The train operator joins rival Stagecoach in taking legal action over the government's decision.Read more
Department for Transport
Stagecoach, which owns 49% of Virgin Trains, says it faced pensions risks of "well in excess" of £1bn for retail franchises it was bidding to operate.
This is after it was barred from three rail franchise bids - East Midlands, South Eastern and West Coast Partnership - last month when the Department for Transport (DfT) disallowed the bids because they did not meet pensions rules.
It a stock exchange announcement today, Stagecoach said a senior Department for Transport official "verbally advised that we had been excluded from all three competitions for submitting non-compliant bids, principally in respect of pensions risk".
"In our bids, we refused to accept the potential pension risks that the Department for Transport requires operators to bear in relation to the three new franchises.
"The full extent of these risks is unknown, but we estimate them to be well in excess of £1bn for the three franchises".
Cancelled ferry contracts were part of a £4bn no-deal Brexit "insurance policy" the government put in place, says Transport Secretary Chris Grayling.
Chris Grayling’s department has already been forced to pay £33m to Eurotunnel, to settle a case which challenged the procurement process for the ferry contracts.
The DfT is now also facing legal action from P&O Ferries, which claims its rival Eurotunnel was given a competitive advantage by the government.
The Department for Transport will terminate its remaining no-deal Brexit ferry contracts with operators Brittany Ferries and DFDS.
The cancellations could cost the taxpayer tens of millions of pounds, despite the fact that some of the £89m worth of procured capacity will be sold back to the market.
If extra cross-channel freight services are needed again in the run-up to the new Brexit deadline in October, the govt will likely have to negotiate a new set of contracts.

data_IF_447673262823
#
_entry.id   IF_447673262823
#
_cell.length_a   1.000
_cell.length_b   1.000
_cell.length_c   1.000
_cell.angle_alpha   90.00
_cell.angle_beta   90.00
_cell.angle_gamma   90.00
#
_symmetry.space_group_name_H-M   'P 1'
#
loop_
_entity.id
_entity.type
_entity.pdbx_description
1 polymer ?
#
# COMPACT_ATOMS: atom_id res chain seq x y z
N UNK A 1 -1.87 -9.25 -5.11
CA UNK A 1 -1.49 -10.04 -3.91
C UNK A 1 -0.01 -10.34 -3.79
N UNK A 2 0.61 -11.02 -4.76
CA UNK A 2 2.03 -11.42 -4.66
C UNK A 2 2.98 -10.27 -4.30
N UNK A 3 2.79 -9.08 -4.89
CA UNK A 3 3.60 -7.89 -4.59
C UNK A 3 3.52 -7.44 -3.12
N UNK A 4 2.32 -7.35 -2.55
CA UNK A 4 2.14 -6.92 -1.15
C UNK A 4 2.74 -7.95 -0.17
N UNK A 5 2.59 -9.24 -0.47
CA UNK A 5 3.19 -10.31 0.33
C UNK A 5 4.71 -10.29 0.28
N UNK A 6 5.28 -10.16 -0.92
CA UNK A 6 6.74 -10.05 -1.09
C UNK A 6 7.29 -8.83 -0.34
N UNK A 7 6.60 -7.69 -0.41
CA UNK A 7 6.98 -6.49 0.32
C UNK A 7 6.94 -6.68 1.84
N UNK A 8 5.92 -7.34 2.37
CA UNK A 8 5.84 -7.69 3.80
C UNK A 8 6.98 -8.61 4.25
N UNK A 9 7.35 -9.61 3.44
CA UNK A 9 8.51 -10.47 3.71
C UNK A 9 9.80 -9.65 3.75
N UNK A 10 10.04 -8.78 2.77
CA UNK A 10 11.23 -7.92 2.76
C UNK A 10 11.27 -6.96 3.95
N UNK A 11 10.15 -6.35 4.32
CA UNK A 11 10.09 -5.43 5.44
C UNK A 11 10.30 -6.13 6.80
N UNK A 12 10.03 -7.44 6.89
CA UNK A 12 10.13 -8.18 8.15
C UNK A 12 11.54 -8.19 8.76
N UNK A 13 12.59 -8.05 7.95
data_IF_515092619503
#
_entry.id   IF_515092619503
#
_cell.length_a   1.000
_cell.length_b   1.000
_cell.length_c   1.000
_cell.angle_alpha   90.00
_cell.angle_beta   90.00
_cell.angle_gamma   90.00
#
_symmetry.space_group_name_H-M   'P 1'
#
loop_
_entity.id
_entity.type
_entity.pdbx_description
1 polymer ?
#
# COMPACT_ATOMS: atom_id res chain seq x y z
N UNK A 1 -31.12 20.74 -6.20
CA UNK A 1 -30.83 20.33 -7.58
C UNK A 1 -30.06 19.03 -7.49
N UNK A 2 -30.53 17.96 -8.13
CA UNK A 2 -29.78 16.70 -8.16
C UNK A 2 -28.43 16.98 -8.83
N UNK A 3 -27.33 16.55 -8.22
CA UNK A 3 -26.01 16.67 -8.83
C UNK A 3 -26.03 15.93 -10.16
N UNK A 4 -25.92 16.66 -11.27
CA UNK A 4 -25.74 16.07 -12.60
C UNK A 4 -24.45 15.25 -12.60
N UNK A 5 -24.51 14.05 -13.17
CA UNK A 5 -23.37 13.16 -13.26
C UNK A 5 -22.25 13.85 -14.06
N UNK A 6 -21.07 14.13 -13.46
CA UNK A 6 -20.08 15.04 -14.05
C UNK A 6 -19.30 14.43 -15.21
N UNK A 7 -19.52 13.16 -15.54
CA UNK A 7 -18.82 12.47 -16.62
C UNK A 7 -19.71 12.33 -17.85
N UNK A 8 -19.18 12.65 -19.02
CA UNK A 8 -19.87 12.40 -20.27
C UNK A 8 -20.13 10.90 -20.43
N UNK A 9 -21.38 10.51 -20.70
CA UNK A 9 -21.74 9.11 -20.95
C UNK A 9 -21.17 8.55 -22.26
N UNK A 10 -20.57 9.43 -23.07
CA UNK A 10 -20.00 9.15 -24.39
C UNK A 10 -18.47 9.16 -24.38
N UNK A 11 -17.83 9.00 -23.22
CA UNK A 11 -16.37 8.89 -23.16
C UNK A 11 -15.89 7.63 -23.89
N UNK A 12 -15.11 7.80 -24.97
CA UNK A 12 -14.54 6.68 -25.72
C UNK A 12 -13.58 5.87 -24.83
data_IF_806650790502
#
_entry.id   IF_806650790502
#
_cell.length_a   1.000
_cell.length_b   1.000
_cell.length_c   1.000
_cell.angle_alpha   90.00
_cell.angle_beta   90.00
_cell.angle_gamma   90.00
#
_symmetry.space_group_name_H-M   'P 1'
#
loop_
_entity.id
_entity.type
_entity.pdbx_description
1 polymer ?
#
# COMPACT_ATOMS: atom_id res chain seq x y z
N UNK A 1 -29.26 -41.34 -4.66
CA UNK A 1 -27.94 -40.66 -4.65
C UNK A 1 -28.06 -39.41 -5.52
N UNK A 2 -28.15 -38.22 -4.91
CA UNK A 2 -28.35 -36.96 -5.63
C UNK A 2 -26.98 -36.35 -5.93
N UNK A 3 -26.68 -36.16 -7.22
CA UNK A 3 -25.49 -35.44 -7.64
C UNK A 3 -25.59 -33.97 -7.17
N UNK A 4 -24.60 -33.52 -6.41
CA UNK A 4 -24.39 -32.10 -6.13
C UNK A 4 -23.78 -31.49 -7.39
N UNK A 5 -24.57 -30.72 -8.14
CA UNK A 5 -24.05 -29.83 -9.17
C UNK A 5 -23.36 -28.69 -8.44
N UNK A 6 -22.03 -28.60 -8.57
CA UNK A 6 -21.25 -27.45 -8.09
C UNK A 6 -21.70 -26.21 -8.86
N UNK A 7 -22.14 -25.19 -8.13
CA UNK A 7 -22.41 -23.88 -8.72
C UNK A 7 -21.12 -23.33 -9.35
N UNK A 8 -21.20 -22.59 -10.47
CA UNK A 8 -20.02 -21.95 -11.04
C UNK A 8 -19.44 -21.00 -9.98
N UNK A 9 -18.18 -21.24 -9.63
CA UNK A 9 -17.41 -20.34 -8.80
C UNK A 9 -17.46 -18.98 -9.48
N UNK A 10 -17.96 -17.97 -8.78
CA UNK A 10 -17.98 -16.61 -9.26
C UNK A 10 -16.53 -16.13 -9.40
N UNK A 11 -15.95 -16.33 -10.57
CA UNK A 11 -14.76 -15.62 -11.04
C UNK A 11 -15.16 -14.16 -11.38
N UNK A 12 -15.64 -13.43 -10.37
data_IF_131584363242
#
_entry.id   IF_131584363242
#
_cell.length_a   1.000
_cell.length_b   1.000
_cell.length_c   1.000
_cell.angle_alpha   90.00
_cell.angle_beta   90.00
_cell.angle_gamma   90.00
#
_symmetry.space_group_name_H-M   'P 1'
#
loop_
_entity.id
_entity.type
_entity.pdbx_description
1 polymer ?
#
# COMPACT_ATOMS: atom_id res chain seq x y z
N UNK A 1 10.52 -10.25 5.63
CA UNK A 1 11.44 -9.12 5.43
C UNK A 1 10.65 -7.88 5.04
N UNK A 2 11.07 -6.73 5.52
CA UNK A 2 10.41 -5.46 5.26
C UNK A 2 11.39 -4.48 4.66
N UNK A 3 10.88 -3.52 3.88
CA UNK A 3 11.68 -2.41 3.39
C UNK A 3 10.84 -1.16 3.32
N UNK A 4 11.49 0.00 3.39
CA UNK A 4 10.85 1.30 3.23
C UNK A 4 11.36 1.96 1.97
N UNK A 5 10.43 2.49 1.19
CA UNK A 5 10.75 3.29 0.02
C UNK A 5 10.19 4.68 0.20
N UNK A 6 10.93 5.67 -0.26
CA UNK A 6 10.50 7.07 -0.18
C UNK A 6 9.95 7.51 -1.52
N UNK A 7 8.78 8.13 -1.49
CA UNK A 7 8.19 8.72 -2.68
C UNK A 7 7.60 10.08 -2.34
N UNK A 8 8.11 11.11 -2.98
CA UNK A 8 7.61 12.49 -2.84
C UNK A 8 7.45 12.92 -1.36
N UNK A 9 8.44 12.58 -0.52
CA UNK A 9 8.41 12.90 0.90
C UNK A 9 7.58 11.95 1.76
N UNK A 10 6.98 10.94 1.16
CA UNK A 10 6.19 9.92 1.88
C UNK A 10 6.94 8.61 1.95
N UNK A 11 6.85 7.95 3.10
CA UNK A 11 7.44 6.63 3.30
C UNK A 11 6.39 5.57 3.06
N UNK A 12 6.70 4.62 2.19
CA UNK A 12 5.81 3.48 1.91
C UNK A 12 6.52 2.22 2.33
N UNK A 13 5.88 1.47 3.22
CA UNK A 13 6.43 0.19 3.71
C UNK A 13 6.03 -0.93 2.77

In February, the National Audit Office estimated that the cancellation costs of all three ferry contracts would be £56.6m.
The move comes just months after the DfT was forced to axe its £13.8m contract with athird company, Seaborne Freight, which the BBC found had never sailed a vessel.
Police have ordered Transport for London (TfL) to switch off wi-fi at Tube stations in an attempt to disrupt protesters threatening to "shut down London".
Extinction Rebellion protesters have been blocking traffic at Marble Arch, Waterloo Bridge, Parliament Square and Oxford Circus since Monday.
Supt Matt Allingham said extra officers would be on duty throughout the day, adding: "We will not tolerate any activity which disrupts the millions of passengers who rely on using the rail network in London.
"British Transport Police has taken the decision to restrict passenger Wi-Fi connectivity at Tube stations. This follows intelligence that Extinction Rebellion protesters intend to cause disruption to Tube services."
A TfL spokesperson said: “We’re working closely with the police to manage the impact of disruption to London’s transport network."